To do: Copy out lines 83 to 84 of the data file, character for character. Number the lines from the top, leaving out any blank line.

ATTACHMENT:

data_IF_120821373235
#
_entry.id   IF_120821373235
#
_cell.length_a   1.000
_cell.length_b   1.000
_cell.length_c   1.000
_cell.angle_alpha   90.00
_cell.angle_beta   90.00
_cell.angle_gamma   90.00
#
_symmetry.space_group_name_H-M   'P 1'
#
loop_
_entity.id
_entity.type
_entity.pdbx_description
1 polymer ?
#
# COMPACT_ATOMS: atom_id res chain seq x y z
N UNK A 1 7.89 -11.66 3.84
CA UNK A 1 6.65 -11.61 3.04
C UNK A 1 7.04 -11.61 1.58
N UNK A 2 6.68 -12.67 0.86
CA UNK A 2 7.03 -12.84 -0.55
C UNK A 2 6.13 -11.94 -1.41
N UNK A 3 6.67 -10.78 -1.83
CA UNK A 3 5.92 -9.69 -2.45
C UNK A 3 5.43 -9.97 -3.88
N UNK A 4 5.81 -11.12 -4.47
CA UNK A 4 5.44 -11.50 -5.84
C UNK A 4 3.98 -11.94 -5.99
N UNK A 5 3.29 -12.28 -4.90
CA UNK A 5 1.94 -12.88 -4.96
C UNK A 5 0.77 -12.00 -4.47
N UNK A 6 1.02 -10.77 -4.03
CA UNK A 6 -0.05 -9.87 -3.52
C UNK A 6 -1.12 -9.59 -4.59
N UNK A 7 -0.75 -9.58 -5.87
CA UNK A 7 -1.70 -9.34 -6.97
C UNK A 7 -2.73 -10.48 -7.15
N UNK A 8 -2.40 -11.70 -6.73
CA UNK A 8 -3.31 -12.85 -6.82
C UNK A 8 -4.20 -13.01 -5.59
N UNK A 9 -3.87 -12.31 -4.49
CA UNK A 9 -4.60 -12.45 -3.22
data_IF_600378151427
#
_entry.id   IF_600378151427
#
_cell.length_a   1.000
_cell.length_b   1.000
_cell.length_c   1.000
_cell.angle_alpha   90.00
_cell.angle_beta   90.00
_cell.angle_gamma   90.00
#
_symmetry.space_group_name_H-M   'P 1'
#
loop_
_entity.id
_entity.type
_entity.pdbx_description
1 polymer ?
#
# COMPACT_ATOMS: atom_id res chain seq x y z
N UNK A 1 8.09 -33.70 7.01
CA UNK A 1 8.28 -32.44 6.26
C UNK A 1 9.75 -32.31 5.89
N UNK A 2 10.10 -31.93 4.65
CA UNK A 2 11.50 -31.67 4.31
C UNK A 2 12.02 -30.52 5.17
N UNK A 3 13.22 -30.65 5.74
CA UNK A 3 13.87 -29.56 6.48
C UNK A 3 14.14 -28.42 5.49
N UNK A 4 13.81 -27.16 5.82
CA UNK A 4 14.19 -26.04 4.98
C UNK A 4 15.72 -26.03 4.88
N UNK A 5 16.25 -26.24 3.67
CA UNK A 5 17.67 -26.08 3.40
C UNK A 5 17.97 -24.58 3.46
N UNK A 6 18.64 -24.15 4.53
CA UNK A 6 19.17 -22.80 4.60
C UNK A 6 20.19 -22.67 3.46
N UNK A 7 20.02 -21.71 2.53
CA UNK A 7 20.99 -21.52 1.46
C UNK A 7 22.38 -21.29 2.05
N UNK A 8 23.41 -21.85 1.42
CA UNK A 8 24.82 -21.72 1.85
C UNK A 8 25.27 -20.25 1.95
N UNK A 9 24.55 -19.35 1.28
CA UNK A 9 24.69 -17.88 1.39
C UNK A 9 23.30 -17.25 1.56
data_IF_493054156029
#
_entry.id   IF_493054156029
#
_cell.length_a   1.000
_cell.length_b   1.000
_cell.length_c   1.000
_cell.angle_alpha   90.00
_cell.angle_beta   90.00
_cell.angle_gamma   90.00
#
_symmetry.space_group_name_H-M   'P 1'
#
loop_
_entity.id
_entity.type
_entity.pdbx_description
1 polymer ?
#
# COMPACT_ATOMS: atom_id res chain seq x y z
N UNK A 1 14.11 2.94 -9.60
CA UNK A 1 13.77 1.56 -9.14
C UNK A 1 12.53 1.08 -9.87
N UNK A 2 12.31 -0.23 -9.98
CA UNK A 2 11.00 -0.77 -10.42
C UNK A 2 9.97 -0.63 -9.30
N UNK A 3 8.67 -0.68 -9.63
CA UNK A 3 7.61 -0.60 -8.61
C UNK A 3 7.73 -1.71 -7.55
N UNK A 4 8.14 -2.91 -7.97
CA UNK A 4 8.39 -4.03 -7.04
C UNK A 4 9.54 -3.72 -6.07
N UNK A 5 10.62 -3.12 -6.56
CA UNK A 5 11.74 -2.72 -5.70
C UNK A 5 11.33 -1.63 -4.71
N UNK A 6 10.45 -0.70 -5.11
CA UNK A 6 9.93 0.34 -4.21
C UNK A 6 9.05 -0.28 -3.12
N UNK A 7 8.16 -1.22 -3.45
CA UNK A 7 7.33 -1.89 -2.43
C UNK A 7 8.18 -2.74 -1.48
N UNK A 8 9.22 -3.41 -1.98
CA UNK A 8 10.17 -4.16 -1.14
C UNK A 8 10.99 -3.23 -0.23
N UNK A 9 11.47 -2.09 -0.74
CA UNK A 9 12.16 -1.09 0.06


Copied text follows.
CA UNK A 6 19.17 -22.80 4.60
C UNK A 6 20.19 -22.67 3.46